The subject of women and culture is fascinating for high school seniors because they are beginning to develop a sense of the impact of culture on gender relationships and identity. This lesson brings to light the disparities between cultures and their treatment of women and how often stereotypes demean women in a culture that once gave them power and prestige.
In a class on Native American studies taught by Joseph McGeshick at Ft. Peck Tribal College I learned that with the advent of European settlers into the western interior many Native women gave up their power in exchange for technology that made their life at camp easier. Quite often women were willing to trade for cast iron cooking pots, steel sewing needles, cotton cloth, and other household items that we take for granted. In the process of this trading Indian women were often subjugated by the white traders and their male relatives, becoming pawns in the early business deals.
For Native women this loss of power has been devastating, and by listening to the contemporary voice of Heather Cahoon we can get a sense that the memory of a woman's status in her tribe and her status today bubbles at a conscious level.
Conversely,Wealhtheow's placatory speeches show how deep the masculine and patriarchal ideas run through Beowulf. If Wealhtheow has any concerns at all they are for her husband and sons. She is at the most a suspicious barmaid unfit to serve as precursor to Lady Macbeth.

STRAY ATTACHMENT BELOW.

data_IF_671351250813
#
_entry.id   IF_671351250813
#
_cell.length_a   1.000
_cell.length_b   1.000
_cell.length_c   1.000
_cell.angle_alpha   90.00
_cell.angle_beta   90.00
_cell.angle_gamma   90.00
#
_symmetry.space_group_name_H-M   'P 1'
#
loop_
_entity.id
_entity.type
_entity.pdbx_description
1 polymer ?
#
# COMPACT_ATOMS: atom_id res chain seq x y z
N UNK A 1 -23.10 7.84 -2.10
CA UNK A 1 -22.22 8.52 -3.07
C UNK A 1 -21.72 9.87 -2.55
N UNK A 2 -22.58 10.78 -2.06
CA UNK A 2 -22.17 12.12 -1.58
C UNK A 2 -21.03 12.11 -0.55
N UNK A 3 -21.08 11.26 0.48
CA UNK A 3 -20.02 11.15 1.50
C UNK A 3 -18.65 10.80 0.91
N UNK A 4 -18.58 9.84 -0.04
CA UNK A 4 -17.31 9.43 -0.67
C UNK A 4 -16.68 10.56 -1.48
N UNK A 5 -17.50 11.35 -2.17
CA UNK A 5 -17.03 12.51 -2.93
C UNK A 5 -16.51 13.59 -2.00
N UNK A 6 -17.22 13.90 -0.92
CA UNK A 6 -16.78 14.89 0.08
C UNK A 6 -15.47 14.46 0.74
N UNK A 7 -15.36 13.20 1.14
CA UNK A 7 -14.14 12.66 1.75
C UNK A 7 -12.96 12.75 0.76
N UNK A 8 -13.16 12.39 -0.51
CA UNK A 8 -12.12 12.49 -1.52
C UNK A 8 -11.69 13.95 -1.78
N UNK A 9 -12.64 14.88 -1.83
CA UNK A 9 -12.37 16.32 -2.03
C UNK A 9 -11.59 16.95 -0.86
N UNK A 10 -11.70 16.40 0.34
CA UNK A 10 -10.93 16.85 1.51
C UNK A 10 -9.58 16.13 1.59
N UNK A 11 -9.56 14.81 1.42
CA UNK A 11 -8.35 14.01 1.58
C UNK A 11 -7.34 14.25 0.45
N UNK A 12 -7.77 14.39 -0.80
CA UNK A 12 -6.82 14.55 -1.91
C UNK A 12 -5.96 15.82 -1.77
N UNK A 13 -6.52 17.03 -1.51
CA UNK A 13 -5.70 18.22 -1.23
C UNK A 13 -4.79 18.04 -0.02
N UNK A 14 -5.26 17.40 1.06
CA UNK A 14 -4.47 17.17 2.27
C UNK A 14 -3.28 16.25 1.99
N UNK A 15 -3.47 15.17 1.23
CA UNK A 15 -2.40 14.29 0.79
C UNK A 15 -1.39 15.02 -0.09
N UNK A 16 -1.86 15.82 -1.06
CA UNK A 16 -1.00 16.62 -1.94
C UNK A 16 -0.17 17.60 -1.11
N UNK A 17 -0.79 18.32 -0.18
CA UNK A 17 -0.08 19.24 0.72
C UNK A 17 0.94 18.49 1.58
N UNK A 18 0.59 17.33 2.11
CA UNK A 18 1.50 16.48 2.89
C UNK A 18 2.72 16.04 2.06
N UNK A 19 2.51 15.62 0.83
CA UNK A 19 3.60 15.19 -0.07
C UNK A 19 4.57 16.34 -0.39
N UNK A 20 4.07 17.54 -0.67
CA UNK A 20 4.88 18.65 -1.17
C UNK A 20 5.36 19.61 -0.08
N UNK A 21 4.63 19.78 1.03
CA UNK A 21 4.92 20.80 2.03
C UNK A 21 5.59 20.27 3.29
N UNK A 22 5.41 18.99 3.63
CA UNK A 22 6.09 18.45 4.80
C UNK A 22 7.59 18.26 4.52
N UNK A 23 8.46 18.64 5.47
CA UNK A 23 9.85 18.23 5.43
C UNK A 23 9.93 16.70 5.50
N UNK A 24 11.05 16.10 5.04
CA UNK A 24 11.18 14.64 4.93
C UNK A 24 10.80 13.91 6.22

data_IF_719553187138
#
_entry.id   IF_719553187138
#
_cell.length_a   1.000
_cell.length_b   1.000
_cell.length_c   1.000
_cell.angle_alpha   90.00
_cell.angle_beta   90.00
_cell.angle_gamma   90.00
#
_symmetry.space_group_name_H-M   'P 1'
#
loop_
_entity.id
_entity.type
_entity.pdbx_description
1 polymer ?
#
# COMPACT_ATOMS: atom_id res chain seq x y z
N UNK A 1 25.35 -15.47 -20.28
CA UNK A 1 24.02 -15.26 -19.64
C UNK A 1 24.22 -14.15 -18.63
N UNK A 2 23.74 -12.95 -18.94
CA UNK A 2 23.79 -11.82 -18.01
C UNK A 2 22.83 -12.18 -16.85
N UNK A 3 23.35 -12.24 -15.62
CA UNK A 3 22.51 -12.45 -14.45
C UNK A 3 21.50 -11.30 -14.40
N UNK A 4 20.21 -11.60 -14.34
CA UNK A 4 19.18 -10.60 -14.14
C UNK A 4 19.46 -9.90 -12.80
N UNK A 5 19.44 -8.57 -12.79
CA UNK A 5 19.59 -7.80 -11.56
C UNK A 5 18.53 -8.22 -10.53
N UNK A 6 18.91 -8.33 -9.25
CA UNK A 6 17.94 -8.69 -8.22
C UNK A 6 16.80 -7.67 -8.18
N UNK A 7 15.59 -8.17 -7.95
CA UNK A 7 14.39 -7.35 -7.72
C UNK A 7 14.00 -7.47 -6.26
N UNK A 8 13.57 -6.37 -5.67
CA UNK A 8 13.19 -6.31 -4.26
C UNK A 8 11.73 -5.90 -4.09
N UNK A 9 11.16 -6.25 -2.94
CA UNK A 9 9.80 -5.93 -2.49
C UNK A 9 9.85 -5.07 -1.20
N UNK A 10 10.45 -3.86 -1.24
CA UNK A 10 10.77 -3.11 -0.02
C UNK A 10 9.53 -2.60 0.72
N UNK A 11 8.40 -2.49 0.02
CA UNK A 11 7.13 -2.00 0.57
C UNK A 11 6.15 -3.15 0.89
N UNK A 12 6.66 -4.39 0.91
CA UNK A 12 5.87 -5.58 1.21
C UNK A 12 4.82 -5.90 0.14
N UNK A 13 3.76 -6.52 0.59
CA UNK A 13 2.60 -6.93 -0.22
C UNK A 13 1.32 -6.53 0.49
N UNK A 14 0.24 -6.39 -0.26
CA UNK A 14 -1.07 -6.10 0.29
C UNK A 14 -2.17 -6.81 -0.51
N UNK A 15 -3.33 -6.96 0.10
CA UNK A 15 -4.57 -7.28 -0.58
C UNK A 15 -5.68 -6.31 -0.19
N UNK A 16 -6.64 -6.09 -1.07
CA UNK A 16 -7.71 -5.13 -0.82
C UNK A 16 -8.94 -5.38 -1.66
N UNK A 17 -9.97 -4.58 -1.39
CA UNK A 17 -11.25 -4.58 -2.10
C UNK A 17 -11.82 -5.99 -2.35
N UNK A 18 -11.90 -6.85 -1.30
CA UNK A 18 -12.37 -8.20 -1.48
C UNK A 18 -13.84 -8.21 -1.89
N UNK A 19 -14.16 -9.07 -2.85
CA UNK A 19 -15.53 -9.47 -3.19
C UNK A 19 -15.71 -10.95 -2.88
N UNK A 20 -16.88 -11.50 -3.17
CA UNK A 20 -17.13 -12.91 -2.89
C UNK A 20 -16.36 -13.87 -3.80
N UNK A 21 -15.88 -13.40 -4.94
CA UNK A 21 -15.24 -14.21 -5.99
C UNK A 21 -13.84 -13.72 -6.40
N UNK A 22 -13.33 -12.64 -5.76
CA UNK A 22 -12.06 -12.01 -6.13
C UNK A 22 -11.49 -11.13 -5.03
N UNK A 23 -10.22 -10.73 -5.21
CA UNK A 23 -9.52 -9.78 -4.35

Finally Margaret Atwood's poem speaks to both worlds to the power of transformation shared by the siren and by trickster characters like Grandmother Spider. She wields power, but is ultimately powerless to step beyond the role of seductress or free herself from the cycle of seduction and death.
Each of these selections offers students clear contrasts between gender and culture and encourages them to look below the surface of stereotypes of women.
Students give their presentation of the poem and if time allows discuss the cultural differences in the poems. Which of the women's voices sounds stronger? Which of the women seems the least powerful?
Discuss the role of the trickster in Native American tales. Mention that some of the trickster characters in Native American tales are women, like Grandmother Spider from the Hopi and Navajo traditions. Ask students if there are any trickster traits in the speaker from "Siren Song" by Margaret Atwood.
At this point in the reading the students are aware of the narrator's voice, intruding in on the action, stopping to explain how certain characters are related, and overall acting as a nuisance.
After the fight with Grendel is over I usually stop to explain who this narrator might be, I rely heavily on Seamus Heaney's introductory notes, particularly xix to xxii, which examine some of the Christian references and why they are likely present.
Additionally, we discuss the fact that a reading of Beowulf without the Christian elements, removes the concept of evil. Instead of the spawn of Cain, Grendel is simply greedy and lonely. The curmudgeon next door who doesn't want anyone to have any fun and who is perhaps a little too close to his mother.
Beowulf, too, is a hero, not because he is chosen by God, but because he is strong and smart.
A Beowulf without a didactic narrator bringing it all back around to God's plan, is a story about strength and might.
For their reading assignment I assign lines 2669-3180